Swedish Government Evaluates Implications of Cashless Future

29 de Noviembre, 2018

Tiempo estimado de lectura: 2 minutos

As Sweden rapidly moves away from cash, the government is reconsidering the implications a cashless society might have on elderly or younger citizens, people with disabilities, or anyone who can’t access electronic methods of payments.

It’s also reviewing the possibility of hackers, power outages, and even the potential impact of having no cash during a war. This follows similar reviews conducted earlier this year about the implications of a cashless future and ongoing tests by the central bank about the need for a national electronic currency, or an “e-krona.”

Sweden is the most cashless country in the world, with consumers rapidly abandoning cash in favor of other payment methods, predominately cards. For the most part, cash doesn’t play a significant role in the lives of Swedish consumers on a regular basis — the country has the lowest number of ATM withdrawals as a percentage of gross domestic product (GDP) in the world. Further, many restaurants, stores, and even bank branches no longer handle cash, which has accelerated cash’s decline: Only 2% of the total value of transactions in Sweden consist of cash, which is expected to decline to less than half a percent by 2020. Sweden’s shift away from cash has been fueled by credit cards, rather than mobile wallets — which are still new to the country, as Apple Pay just launched there this year — leaving a lot of room for innovation in the space as cash usage continues to decline. It’s unclear if the country will be able to support a completely cashless economy, but there will need to be ample offerings to supplant cash if the decline does continue.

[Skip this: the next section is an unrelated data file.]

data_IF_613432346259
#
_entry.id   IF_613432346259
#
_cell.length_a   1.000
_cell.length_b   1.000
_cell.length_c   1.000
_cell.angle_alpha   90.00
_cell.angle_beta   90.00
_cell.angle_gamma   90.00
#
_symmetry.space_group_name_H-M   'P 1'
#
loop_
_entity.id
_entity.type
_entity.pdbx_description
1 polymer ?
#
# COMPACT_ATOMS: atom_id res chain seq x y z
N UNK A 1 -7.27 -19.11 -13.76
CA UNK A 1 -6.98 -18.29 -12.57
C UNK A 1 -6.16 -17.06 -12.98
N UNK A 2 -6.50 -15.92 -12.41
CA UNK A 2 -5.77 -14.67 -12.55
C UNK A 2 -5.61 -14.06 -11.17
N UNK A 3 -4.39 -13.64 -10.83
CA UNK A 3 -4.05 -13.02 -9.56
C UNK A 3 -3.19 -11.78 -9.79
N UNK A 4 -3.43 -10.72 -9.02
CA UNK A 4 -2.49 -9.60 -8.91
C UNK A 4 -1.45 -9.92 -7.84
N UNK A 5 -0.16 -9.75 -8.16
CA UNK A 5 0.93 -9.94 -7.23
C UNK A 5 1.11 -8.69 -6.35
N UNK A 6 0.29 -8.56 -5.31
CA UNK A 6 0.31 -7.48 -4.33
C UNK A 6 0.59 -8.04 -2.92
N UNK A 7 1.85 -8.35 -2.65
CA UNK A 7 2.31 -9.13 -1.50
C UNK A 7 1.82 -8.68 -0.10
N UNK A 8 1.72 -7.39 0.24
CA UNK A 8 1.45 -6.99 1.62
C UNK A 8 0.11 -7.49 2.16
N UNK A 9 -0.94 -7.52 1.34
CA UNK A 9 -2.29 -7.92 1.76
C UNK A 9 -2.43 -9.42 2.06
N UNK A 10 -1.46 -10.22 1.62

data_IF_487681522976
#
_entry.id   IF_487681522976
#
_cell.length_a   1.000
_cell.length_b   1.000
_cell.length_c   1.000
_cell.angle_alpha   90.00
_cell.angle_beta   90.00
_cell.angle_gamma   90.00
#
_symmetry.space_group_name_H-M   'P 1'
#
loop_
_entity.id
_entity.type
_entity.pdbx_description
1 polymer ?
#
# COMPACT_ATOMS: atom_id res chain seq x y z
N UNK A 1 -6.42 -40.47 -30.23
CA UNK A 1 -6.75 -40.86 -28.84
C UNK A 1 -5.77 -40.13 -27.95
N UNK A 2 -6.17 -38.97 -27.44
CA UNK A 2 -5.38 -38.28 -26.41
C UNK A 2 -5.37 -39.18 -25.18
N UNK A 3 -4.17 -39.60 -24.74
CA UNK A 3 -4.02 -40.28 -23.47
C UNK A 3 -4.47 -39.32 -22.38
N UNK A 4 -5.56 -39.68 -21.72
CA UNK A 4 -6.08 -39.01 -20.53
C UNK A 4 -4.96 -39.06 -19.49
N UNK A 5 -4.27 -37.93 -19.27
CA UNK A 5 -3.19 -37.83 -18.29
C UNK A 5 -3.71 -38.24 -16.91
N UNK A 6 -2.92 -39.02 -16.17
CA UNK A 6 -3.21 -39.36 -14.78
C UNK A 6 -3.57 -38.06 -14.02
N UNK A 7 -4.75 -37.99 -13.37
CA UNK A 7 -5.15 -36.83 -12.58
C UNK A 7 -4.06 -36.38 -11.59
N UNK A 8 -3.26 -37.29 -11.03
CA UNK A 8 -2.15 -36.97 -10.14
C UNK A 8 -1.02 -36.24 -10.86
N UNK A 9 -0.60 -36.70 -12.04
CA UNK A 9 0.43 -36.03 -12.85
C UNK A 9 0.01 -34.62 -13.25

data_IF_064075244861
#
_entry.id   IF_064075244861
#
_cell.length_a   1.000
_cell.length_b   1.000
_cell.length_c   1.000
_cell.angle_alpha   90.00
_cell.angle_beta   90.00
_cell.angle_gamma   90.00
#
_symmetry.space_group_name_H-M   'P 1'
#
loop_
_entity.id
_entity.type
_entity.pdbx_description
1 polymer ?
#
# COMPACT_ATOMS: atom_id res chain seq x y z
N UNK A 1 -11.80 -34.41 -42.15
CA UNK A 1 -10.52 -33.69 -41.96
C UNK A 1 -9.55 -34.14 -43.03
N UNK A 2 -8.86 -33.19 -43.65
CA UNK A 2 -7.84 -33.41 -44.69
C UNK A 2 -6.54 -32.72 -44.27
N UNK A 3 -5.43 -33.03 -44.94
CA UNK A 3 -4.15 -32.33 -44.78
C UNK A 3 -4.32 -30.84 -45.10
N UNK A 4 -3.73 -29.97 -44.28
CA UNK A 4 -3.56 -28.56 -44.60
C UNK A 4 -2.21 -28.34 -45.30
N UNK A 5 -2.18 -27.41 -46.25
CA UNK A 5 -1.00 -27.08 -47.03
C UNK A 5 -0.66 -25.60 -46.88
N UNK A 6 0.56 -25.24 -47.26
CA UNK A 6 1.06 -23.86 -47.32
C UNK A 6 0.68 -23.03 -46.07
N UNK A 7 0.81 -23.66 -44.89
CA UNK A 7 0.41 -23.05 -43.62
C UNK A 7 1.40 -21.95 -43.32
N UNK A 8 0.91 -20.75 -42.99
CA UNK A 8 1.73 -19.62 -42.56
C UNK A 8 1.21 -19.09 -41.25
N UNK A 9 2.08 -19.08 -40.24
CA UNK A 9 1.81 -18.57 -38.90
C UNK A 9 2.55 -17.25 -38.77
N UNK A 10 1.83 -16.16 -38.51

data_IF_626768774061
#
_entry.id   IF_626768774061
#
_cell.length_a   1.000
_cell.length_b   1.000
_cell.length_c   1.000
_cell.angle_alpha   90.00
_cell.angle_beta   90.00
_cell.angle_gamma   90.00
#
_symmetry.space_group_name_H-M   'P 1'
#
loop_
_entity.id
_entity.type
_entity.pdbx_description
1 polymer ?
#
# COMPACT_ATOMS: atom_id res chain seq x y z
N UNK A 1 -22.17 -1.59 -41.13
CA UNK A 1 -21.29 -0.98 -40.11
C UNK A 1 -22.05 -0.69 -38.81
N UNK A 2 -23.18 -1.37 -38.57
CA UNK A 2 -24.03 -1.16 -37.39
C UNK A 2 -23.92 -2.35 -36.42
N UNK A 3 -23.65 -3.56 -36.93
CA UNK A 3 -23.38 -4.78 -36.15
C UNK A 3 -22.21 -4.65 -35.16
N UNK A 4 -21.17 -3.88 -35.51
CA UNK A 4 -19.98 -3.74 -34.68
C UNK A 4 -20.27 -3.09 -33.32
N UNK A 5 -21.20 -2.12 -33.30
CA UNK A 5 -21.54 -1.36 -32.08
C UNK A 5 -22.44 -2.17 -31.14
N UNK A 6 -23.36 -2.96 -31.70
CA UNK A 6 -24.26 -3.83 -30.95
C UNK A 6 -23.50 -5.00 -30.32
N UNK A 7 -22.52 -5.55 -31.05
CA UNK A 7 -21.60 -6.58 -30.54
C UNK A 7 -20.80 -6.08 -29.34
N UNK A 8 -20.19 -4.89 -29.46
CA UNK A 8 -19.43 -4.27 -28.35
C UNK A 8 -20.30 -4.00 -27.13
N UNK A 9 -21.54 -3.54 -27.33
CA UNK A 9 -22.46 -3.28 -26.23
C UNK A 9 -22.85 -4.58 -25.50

Fuente: Business Insider

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